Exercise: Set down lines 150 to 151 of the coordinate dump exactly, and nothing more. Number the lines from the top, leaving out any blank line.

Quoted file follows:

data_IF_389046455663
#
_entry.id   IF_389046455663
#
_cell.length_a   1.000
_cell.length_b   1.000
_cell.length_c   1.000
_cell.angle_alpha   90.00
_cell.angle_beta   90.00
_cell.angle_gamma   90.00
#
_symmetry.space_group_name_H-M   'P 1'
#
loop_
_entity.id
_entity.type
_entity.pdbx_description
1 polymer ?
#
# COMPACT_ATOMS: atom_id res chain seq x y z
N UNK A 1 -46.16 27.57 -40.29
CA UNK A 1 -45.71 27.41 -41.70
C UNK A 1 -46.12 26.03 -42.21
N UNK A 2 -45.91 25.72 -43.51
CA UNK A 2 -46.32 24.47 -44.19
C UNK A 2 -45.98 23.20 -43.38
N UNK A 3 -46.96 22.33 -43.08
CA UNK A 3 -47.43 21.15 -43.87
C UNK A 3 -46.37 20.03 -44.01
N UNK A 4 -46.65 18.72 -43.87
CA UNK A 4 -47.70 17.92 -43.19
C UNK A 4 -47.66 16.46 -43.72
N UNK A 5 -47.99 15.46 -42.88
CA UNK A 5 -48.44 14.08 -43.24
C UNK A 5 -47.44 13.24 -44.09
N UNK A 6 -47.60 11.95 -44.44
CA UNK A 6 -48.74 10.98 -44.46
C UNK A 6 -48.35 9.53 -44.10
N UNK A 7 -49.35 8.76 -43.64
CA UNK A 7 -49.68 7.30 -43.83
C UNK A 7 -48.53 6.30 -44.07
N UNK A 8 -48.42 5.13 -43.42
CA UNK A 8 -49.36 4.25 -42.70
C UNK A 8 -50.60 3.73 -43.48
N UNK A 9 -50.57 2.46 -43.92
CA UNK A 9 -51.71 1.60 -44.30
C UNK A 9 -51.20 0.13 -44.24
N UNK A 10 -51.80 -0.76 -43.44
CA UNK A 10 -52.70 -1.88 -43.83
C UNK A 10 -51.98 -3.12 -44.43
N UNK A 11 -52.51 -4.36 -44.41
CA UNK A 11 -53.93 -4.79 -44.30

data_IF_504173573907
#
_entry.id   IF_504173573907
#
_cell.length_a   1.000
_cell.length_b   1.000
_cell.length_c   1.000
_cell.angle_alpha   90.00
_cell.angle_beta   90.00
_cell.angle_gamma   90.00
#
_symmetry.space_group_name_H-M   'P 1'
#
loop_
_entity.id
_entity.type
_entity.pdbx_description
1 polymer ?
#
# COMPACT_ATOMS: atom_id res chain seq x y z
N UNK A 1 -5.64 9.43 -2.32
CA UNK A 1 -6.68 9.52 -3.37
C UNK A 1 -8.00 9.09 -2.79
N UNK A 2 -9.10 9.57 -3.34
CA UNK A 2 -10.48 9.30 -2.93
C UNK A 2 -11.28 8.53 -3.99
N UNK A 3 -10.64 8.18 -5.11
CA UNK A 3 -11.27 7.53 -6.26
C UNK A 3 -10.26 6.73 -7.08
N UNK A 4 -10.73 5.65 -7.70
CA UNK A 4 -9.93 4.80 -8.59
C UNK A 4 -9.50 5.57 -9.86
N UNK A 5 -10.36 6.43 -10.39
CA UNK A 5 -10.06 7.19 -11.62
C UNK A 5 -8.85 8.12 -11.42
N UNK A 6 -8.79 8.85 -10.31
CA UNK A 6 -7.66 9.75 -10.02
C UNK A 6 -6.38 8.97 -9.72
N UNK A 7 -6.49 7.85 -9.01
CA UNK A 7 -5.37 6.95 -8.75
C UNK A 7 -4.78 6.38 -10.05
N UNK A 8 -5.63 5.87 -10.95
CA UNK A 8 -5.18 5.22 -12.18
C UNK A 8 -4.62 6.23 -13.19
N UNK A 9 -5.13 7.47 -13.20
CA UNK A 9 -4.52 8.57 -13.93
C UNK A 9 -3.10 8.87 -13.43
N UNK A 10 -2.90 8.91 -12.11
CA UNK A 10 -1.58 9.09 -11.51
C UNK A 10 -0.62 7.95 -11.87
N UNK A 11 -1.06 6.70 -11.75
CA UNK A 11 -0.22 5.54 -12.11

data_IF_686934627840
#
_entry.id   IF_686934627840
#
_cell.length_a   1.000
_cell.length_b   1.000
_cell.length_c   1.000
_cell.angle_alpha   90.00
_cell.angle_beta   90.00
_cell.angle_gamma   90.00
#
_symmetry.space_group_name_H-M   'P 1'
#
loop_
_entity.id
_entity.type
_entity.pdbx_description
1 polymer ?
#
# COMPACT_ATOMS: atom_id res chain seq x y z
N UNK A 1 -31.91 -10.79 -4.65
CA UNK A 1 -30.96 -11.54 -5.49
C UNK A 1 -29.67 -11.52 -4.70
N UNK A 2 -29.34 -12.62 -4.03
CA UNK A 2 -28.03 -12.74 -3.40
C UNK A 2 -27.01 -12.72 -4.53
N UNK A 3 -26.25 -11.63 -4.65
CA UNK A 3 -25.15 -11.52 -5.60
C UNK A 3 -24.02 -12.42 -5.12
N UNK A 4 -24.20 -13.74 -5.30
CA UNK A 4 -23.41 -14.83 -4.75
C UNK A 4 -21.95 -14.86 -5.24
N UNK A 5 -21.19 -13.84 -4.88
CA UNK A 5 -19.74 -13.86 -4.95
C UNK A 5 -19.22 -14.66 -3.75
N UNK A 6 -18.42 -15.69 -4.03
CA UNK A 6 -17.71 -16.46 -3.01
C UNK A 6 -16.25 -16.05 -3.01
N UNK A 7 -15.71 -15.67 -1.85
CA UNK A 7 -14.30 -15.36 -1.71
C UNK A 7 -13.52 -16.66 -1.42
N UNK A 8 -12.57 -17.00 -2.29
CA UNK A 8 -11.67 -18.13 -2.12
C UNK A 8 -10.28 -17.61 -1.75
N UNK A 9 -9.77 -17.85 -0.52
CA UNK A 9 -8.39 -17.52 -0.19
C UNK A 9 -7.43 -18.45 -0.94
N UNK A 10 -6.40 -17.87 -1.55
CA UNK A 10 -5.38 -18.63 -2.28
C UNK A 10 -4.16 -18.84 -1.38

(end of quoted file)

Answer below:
CA UNK A 9 -8.39 -17.52 -0.19
C UNK A 9 -7.43 -18.45 -0.94